5.  One of the main objectives of the proposals in the Green Paper, therefore, is "to better equip our courts to pass judgment in cases involving sensitive information." They aim to maximise the amount of material available for consideration in civil proceedings and to minimise the number of proceedings that cannot be tried because appropriate procedures do not exist to handle them.


6.  One of the other principal objectives of the proposals in the Green Paper is to "protect UK national security by preventing damaging disclosure of genuinely national security sensitive material."[5] The Government says that one of the "key principles" which has guided the development of the proposals has been the necessity to "protect our sensitive sources, capabilities and techniques and our relationships with international partners, whose co-operation we rely on for our national security."[6]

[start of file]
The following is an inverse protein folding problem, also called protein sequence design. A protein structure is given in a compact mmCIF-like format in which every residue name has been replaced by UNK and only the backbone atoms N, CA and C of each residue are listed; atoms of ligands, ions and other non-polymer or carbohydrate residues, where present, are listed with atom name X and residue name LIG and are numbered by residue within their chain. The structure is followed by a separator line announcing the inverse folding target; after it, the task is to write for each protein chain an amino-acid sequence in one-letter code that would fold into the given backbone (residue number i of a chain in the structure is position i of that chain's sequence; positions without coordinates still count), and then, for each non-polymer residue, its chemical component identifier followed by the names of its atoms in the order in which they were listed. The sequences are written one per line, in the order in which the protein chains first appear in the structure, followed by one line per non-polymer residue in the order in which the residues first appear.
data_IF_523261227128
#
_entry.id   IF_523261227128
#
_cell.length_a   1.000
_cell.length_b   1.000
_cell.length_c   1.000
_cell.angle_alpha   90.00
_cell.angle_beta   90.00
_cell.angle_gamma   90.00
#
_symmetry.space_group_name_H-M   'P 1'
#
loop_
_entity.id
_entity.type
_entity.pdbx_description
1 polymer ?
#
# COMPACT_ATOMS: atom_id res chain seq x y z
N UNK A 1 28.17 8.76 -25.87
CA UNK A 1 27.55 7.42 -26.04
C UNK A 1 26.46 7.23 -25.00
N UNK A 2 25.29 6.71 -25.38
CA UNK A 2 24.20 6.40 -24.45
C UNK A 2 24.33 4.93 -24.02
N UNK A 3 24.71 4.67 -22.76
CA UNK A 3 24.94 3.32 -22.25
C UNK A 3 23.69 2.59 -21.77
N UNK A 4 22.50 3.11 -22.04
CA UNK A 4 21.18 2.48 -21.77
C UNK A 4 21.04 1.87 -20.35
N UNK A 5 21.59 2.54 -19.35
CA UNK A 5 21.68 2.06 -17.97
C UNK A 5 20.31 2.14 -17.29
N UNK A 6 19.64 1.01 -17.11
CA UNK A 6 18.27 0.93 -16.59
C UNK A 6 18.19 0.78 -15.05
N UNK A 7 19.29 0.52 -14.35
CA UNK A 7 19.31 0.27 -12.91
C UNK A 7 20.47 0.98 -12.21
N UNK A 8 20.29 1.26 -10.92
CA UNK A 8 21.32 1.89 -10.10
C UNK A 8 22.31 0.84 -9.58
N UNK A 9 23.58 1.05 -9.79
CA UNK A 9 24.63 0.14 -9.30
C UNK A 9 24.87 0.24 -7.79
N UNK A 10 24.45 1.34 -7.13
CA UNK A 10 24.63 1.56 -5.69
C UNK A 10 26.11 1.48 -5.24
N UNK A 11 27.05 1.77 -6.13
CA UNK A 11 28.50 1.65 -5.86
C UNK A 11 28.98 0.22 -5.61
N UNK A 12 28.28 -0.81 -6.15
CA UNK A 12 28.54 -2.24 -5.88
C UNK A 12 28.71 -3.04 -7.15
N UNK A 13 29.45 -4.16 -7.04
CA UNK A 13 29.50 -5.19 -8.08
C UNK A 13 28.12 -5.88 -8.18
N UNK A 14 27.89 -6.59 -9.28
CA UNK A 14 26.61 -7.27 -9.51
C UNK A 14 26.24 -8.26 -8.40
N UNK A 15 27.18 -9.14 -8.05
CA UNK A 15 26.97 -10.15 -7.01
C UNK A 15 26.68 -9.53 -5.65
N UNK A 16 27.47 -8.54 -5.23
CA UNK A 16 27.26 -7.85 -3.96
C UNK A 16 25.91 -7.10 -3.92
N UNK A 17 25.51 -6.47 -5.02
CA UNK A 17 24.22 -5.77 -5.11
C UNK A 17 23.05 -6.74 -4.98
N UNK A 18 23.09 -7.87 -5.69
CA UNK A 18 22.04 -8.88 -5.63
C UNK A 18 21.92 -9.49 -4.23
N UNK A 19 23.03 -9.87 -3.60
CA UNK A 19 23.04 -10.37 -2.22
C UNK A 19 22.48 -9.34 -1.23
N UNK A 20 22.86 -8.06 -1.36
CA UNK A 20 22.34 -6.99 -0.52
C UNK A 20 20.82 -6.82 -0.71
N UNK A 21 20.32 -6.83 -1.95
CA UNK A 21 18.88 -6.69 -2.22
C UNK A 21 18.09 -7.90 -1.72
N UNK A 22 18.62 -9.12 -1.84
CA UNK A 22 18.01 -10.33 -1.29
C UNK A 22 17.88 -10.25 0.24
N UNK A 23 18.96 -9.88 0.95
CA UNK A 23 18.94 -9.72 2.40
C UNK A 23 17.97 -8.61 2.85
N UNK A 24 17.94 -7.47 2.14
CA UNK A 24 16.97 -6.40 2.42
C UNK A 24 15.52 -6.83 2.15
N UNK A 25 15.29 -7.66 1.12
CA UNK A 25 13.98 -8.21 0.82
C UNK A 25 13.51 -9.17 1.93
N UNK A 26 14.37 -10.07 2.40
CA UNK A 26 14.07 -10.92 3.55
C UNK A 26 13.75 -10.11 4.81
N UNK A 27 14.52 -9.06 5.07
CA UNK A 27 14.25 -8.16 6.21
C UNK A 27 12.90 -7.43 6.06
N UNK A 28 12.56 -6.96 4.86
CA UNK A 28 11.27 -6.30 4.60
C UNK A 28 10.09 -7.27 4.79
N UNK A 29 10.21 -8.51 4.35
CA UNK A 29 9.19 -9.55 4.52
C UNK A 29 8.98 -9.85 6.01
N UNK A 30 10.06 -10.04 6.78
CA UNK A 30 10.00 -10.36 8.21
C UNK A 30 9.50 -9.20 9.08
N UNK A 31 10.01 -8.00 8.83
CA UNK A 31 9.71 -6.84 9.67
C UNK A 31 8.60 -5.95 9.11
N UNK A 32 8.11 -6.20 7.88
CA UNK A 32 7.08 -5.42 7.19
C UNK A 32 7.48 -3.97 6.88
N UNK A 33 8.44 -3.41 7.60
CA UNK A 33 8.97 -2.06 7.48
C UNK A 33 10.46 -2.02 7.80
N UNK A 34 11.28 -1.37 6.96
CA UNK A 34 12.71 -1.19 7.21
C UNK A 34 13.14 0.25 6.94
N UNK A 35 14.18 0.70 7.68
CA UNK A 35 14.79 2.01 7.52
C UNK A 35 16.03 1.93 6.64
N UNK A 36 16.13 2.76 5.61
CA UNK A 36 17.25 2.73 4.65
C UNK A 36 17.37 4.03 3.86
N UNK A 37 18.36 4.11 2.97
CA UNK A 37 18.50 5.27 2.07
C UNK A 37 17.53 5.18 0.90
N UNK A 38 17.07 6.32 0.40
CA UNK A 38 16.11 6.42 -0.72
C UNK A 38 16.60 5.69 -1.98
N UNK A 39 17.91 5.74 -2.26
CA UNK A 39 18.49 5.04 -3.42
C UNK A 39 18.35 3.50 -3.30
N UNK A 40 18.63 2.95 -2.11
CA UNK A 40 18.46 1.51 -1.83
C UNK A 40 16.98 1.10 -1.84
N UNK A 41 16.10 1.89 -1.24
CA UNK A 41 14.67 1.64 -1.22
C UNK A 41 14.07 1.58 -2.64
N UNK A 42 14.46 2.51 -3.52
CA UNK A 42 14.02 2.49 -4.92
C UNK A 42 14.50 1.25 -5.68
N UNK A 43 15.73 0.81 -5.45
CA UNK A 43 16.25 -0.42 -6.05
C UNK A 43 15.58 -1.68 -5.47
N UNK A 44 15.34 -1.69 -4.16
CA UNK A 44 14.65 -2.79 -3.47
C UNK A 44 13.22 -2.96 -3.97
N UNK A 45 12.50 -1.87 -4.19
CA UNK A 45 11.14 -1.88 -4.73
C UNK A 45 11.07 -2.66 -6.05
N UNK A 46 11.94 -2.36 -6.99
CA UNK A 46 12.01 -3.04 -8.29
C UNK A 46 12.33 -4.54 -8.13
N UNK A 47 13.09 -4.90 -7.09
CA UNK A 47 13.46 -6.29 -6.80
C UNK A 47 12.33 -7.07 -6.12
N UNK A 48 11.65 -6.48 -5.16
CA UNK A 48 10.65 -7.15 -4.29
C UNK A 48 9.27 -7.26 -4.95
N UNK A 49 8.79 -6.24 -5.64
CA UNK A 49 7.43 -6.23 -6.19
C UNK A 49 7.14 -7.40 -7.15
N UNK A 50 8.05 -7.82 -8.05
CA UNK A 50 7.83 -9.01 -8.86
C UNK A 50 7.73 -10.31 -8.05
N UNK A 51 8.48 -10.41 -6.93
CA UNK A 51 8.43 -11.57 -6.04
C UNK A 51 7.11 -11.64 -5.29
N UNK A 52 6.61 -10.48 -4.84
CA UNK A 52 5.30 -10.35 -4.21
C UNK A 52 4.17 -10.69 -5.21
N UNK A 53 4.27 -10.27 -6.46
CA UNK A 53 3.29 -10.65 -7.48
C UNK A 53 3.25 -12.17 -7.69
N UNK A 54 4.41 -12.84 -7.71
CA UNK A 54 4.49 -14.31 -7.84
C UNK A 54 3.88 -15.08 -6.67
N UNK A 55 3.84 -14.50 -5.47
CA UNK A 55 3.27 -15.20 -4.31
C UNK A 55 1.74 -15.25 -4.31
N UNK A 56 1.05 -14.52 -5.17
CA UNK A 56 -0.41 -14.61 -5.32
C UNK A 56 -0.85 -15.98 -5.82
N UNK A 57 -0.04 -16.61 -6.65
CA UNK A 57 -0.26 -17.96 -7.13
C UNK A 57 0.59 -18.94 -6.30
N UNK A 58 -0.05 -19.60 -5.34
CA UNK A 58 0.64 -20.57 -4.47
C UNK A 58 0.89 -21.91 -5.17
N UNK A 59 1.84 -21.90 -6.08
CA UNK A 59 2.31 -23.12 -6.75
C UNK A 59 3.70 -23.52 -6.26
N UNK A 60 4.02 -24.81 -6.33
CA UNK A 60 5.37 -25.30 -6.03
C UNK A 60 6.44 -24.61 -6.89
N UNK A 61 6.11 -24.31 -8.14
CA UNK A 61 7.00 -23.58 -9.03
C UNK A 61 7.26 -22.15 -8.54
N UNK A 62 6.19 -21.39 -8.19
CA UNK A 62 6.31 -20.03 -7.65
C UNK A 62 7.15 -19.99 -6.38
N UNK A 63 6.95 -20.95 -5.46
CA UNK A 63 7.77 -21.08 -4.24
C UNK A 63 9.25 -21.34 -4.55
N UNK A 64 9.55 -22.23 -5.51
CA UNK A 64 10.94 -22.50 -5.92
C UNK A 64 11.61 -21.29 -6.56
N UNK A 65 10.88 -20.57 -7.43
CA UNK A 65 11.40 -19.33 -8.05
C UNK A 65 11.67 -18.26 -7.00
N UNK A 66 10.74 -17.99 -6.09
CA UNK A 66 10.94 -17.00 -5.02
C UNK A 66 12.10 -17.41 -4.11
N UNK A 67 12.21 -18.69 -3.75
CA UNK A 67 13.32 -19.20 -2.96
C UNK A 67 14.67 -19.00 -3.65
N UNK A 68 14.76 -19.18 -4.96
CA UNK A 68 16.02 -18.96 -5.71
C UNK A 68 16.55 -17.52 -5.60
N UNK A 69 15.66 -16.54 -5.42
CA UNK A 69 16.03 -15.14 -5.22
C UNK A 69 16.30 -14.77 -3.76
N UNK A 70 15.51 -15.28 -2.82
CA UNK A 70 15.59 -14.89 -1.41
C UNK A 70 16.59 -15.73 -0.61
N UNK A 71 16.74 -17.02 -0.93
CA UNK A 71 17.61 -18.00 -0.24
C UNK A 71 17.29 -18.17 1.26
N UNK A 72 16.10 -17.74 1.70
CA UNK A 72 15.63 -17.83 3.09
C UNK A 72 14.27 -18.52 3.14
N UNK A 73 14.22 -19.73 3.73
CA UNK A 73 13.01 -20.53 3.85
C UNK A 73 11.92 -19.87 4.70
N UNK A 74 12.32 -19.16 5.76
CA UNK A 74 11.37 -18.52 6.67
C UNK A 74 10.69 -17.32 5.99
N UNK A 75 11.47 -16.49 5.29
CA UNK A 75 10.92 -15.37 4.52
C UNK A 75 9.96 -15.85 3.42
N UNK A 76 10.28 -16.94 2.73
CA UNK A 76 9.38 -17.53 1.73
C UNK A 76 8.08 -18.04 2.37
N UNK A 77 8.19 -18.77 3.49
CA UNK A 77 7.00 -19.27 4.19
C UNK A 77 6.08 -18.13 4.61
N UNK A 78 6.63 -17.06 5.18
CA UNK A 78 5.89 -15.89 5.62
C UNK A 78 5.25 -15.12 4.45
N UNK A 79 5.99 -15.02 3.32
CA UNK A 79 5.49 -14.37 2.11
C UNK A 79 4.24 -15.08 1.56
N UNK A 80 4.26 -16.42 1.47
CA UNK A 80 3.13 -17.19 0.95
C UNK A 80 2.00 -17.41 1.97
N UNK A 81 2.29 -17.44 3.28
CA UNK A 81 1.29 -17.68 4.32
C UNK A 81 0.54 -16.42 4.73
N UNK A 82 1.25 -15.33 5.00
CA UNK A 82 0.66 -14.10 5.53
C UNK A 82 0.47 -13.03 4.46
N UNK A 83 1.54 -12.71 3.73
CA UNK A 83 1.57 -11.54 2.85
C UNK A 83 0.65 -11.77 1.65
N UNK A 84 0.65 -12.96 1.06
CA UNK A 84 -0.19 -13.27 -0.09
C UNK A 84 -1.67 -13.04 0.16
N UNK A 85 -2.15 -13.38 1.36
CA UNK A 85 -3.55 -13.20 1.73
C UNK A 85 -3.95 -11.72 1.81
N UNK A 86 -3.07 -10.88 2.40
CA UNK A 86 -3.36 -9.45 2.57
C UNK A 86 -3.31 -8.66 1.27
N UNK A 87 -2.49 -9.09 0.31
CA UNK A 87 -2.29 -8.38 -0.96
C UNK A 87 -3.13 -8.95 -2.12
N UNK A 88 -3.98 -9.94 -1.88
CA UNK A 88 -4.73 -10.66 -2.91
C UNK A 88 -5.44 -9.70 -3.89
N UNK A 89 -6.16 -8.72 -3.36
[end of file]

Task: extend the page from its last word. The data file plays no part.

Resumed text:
7.  It goes without saying that protecting national security against possible harm by inappropriate and damaging disclosure of security-sensitive material is not only a legitimate objective of the law in this area but is an important duty resting on all branches of the State: the Executive, the legislature and the judiciary. That duty has been very well performed by each of those branches, including the judiciary, which has been extremely vigilant to ensure that national security is not jeopardised by the disclosure of security-sensitive information in civil or criminal proceedings. The key question for us and for Parliament, however, in scrutinising the case made in the Green Paper by the Government for such a fundamental change from our current arrangements, is whether there is any evidence that current laws and procedures have already put national security at risk by allowing damaging disclosures of security sensitive material, or give rise to a real risk of such harm eventuating—and whether legislative change is required to remove this risk.